Ive didn’t have that quite right, though. Products that change the world ultimately are more profitable than products designed only to make money. And that’s the problem Apple has today — no new world-changing technology in sight. (Though Apple’s Vision Pro headset, due out in ’24, could certainly shake up the AR/VR market.)
Microsoft’s soft-spoken visionary
Microsoft has followed a trajectory that’s the exact opposite of Apple’s. The company was built on grunt work rather than vision. From the beginning, founder Bill Gates cared more about making as much money as possible, as quickly as possible, than he did about groundbreaking ideas or the elegance of his products.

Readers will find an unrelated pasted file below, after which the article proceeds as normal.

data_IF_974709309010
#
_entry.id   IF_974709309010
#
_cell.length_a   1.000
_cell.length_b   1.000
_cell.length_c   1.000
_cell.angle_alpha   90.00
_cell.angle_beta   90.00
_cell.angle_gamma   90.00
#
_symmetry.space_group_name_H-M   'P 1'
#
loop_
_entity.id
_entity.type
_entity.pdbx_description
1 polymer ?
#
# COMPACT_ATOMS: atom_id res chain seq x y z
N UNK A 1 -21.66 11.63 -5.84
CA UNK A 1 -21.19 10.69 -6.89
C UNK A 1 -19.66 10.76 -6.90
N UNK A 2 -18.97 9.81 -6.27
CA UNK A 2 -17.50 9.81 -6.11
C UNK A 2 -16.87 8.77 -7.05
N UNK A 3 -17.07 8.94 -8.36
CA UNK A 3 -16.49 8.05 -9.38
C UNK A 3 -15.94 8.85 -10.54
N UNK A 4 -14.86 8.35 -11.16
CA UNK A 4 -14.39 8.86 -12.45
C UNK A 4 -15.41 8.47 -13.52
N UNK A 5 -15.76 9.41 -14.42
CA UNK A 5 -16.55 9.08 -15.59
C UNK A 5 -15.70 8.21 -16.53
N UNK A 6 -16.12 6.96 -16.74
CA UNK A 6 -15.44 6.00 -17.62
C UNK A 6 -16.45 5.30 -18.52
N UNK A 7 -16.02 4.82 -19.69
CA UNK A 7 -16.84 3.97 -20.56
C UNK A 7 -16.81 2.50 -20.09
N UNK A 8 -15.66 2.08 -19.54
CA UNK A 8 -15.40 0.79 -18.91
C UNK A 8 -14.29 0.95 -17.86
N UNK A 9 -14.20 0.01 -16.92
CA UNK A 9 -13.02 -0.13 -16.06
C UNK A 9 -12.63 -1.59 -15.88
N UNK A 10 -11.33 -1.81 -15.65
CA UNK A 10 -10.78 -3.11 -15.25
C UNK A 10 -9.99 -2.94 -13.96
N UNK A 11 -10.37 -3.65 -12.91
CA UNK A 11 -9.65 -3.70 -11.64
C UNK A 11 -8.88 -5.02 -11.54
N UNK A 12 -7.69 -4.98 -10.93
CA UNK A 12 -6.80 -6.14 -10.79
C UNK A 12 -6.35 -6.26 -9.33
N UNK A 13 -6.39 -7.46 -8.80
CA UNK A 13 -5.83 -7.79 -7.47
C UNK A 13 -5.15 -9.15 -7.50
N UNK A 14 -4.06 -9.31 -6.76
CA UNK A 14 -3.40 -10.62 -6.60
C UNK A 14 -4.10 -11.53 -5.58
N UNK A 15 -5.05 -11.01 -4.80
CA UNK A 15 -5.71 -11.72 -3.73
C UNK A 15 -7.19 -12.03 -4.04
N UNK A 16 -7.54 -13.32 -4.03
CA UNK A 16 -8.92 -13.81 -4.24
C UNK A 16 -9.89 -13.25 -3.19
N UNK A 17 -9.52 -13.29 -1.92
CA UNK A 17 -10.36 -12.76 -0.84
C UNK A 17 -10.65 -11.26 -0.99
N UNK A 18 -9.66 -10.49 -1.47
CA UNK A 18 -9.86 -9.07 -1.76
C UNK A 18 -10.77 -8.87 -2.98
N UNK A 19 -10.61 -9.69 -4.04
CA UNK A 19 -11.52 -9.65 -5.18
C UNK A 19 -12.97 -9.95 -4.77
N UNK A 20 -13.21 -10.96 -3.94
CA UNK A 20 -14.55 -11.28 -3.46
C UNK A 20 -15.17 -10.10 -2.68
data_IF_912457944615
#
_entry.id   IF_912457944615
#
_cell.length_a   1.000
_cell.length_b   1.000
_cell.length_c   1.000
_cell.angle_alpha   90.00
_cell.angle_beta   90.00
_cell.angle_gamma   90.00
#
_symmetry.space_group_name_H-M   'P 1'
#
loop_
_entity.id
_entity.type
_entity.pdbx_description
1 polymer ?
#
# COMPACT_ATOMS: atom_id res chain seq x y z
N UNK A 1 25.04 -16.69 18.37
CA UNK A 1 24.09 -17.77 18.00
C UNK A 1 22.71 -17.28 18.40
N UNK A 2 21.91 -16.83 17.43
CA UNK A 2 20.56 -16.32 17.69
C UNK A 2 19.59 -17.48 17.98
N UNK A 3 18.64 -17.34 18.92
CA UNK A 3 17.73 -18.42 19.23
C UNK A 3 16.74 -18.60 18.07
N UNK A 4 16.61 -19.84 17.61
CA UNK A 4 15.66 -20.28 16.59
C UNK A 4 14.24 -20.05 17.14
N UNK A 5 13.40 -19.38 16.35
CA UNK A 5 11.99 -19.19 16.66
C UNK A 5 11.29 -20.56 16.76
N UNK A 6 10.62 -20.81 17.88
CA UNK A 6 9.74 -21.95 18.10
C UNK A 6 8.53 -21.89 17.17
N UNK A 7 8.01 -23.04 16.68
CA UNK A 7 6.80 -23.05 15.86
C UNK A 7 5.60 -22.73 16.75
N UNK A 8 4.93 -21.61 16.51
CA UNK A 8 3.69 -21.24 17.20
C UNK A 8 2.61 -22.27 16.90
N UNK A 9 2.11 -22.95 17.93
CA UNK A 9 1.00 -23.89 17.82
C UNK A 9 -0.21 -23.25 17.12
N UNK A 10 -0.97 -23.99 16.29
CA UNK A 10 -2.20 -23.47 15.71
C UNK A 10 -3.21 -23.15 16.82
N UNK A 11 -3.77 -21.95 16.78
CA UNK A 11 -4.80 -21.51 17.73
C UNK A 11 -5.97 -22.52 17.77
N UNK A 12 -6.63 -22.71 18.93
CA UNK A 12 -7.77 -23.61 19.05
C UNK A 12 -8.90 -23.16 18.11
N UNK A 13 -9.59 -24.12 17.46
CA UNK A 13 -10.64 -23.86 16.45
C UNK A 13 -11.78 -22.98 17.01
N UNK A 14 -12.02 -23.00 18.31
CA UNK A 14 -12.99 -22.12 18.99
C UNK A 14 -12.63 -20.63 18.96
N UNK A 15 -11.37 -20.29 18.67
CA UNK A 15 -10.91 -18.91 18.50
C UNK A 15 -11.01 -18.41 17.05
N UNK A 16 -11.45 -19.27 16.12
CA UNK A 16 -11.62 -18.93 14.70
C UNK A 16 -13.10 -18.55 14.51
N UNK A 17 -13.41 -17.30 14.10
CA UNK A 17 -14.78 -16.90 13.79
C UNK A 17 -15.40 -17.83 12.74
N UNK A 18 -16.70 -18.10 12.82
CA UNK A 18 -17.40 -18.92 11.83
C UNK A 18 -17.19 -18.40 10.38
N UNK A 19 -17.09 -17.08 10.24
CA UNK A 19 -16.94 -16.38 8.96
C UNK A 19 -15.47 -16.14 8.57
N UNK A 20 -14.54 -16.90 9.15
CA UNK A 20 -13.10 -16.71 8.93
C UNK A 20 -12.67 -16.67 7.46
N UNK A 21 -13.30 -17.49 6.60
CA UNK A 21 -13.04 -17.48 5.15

Jobs always had an acid tongue when it came to Gates, notably saying once: “Bill is basically unimaginative and has never invented anything…. He just shamelessly ripped off other people’s ideas.”
There was a great deal of truth in that. But Jobs also recognized that Gates was probably a sharper businessman than he was, offering backhanded praise like: “He really never knew much about technology, but he had an amazing instinct for what works.”
Microsoft’s second CEO, Steve Ballmer, cared even less than Gates about products. He and Gates used Windows as a blunt-force object to squash competitors and grab share in other markets. But doing that only worked for so long. Ultimately under Ballmer, Microsoft stagnated and then foundered. The reason was simple: the world left it behind. Google launched a search engine and browser, and Microsoft couldn’t compete. Apple built the iPhone, and Microsoft couldn’t compete. With no groundbreaking products, it was headed for a long, inevitable decline.